How many of you have heard this phrase from your parents? And how many of you have said it to your own kids? I know I have. I thought at the beginning of my parenting journey (before my kids started talking back) that I would never say those words. I thought that I would explain to my children the reasons behind each command for obedience and that they too would understand those reasons. HA. HA. HA. It's okay you can laugh at me too.
So most of you know that it just doesn't work that way. It sounds nice and yes there is some explaining but there is NO negotiating. I'm not saying I don't give my kids choices. I am saying that I try not to let them give me choices! One of the things that my hubby and I have struggled with lately is our Wii. Our Caleb is a gamer. He would play ALL day if we let him. So because we know how much he cherishes his Wii time, we have used it to our advantage. For example: when we would like him to sit and listen to a story and he doesn't want to, then we just threaten to not let him play Wii. When he needs to eat supper but he doesn't like what is on his plate, we just threaten to not let him play Wii. There are many more examples of this and I think you can see the pattern. Fortunately, we began to see it also.
So we realized that Caleb was being rewarded for doing things that he should do because he is a part of our family, things that he should do to stay healthy, things that he should just be doing basically because "WE SAID SO". Why should Caleb be rewarded and what was that teaching him? The answer is that he shouldn't be rewarded for everything and that it was not helping him to achieve internal motivation.
I have been in the process of reading The Price of Privilege How Parental Pressure and Material Advantage Are Creating a Generation of Disconnected and Unhappy Kids by Madeline Levine, Ph.D. Wow, that is a long title isn't it? I have to admit it's been a slow read. Back to point though. So after Troy and I had this enlightning parenting moment, I get to a part of the book that is talking about just the thing. Here is what it says about Internal and External motivation.
"Internal motivation is the generator that propels children to figure out their particular interests, ablilities, and passions. Internal motivation is not tied to rewards; it is what drives kids to engage in activities that are satisfying for their own sake. It is the basis of all true learning. Think of the child who pores over history books, skateboards for hours on end, or works diligently in the garage fixing his bike. Think of the experience we have all had of 'getting lost'-what researchers call 'flow'-in something we found compelling and challenging.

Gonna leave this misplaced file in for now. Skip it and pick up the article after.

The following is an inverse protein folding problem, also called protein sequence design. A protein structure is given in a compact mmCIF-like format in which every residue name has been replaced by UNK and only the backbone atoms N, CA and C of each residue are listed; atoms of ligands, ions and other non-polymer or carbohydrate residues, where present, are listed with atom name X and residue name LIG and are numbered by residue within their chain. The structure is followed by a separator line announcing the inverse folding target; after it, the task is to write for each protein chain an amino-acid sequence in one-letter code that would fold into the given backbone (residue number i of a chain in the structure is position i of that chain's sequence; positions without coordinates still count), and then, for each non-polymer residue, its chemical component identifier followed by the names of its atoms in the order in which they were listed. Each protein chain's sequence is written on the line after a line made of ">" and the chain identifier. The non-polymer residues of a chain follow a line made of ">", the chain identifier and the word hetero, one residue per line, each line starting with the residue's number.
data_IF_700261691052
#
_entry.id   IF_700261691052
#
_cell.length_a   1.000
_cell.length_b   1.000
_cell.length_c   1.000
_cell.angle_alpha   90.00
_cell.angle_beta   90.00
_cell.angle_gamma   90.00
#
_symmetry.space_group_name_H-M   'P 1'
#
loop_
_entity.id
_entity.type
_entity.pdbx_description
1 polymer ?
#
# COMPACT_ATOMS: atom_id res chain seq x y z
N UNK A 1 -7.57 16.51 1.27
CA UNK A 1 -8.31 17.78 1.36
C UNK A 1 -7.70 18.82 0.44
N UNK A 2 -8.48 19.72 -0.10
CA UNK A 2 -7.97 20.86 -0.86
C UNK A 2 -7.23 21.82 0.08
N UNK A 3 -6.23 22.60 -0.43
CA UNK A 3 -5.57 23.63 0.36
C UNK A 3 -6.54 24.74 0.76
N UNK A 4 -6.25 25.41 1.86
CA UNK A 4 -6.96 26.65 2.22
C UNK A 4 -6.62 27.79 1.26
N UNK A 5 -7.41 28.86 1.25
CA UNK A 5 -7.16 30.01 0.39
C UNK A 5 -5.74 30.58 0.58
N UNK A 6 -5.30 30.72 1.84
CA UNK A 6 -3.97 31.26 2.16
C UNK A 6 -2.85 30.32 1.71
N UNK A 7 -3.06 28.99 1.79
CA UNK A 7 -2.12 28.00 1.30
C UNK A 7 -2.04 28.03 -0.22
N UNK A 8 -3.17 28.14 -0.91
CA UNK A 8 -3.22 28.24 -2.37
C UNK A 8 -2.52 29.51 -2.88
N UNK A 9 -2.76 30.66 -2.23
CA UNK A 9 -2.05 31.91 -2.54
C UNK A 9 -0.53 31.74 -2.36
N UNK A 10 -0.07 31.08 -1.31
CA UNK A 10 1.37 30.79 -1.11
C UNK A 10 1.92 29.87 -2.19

External motivation, on the other hand, drives kids to participate in activities not primarily because of the activitiy itself but because of some associated gain-a grade, a trophy, a mention in the local newspaper. It strips learning of excitement, since what is most valuable is not the learning experience per se but whatever perks accompany it. Externally motivated kids tend to confuse performance with learning and as a result have lower grades, lower achievement scores, less interest in learning, less ability to think creatively, and greater psychological impairment than children who are internally motivated." (pages 55-56)
Well, ain't that a kick in the head?! I definitely want Caleb (and my other kids, of course) to be internally motivated. Relationships are more important then objects and that is what I want my kids to know. They need to know that I value my relationship with them and they need to see that I value relationships with others. Most of all they need to see my relationship with God. So maybe when they say, "I don't want to brush my teeth. Why do I have to?" and I reply, "Because if you don't your teeth will rot and fall out of your head and BECAUSE I SAID SO." I really shouldn't feel that bad.